I decided to join Florida Master Gardeners to get me out of the house and do something I’d wanted to do for years, as well as connect with others who are just as passionate about gardening as I am. Plus I’d realize my dreams to farm and have food security in a very precarious economic situation that the world is in. Florida is basically a giant beach and its soil is sand! Hard to deal with!
As a volunteer with Master Gardens I decided it would be my karma yoga and seva, service. Doing action to unite me with the divine; connecting and sharing with others the power of plants and sustainable living. The karma yoga goes both ways, as I twice nearly didn’t finish. It is people like the Master Gardener teachers and leaders who cared enough to help me still be a part of the group, part of the community. The support team was fabulous to help me through. I had cancelled my interview the day of, saying I have test anxiety and wouldn’t be able to take the final exam! But the Master Gardener leaders, Joe and Linda, called me back and said, not to worry! Please come! So I did interview and started the course.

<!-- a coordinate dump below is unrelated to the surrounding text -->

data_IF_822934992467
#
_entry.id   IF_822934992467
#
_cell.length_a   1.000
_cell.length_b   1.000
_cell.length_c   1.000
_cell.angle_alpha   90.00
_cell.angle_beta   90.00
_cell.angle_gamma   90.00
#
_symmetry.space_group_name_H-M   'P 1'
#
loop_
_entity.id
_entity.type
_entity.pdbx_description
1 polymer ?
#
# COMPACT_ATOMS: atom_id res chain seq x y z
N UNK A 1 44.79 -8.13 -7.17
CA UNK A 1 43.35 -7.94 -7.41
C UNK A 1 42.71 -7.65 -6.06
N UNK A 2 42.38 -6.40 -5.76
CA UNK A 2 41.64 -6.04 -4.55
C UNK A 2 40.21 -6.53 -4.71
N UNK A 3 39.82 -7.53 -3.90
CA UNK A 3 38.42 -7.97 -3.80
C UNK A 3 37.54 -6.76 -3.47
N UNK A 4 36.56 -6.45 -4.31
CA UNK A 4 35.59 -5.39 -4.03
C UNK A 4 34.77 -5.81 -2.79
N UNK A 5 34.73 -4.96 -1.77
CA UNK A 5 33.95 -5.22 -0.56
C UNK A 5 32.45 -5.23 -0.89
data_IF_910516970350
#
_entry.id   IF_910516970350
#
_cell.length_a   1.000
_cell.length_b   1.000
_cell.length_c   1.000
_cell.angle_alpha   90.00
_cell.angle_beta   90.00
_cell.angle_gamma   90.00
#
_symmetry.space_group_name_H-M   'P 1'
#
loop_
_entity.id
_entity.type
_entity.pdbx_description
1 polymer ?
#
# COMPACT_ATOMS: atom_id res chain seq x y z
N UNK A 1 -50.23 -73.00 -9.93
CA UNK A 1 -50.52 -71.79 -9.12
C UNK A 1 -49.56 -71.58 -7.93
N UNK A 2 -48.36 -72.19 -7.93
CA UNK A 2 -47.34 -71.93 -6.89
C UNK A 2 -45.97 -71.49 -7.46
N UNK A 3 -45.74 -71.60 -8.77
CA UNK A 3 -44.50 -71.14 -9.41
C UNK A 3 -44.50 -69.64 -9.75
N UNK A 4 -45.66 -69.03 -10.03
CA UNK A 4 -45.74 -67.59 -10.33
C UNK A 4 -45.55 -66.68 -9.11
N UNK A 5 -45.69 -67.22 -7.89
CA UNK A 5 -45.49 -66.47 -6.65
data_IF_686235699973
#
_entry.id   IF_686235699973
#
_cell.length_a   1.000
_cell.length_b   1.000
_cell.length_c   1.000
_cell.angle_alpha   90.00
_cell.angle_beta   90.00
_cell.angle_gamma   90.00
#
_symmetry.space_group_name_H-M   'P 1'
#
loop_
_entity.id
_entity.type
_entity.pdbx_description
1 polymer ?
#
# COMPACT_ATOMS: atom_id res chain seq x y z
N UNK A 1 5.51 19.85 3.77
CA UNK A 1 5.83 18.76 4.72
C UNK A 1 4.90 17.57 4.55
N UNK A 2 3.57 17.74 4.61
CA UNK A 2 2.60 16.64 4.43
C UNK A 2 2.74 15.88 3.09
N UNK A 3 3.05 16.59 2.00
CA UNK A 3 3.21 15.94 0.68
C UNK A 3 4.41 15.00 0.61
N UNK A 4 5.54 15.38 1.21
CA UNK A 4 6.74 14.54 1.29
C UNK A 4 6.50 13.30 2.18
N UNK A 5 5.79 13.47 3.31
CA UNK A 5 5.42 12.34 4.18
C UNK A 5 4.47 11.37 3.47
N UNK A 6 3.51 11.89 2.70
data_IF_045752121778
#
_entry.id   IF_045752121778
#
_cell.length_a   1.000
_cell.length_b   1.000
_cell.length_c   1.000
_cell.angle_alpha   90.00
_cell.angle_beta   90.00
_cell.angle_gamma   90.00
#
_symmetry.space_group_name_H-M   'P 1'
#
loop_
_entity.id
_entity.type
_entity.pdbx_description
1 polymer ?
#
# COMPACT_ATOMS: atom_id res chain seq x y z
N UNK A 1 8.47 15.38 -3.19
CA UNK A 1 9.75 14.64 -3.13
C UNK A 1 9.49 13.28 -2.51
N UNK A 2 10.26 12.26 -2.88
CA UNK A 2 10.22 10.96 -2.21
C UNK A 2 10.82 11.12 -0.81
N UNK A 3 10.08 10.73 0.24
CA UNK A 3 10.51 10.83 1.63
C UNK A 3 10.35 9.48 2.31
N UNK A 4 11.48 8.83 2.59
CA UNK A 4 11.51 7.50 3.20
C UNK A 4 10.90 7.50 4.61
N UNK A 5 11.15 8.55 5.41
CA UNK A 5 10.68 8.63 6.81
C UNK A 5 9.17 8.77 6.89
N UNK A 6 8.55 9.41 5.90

Then, it was hard for me, despite field trips and other outdoor activities, to sit Tuesdays and Thursdays for six weeks in a classroom under fluorescent lights,taking up so much of my time and being some place strange when I was used to working at and being at home for the past 17 years! It was overwhelming the amount of information, and I found myself making notes of things I had to do while class was in session. I stopped coming and dropped out again. Again, the Joe and Linda coaxed me back, telling me not to worry. I was needed! So I continued and I finally finished.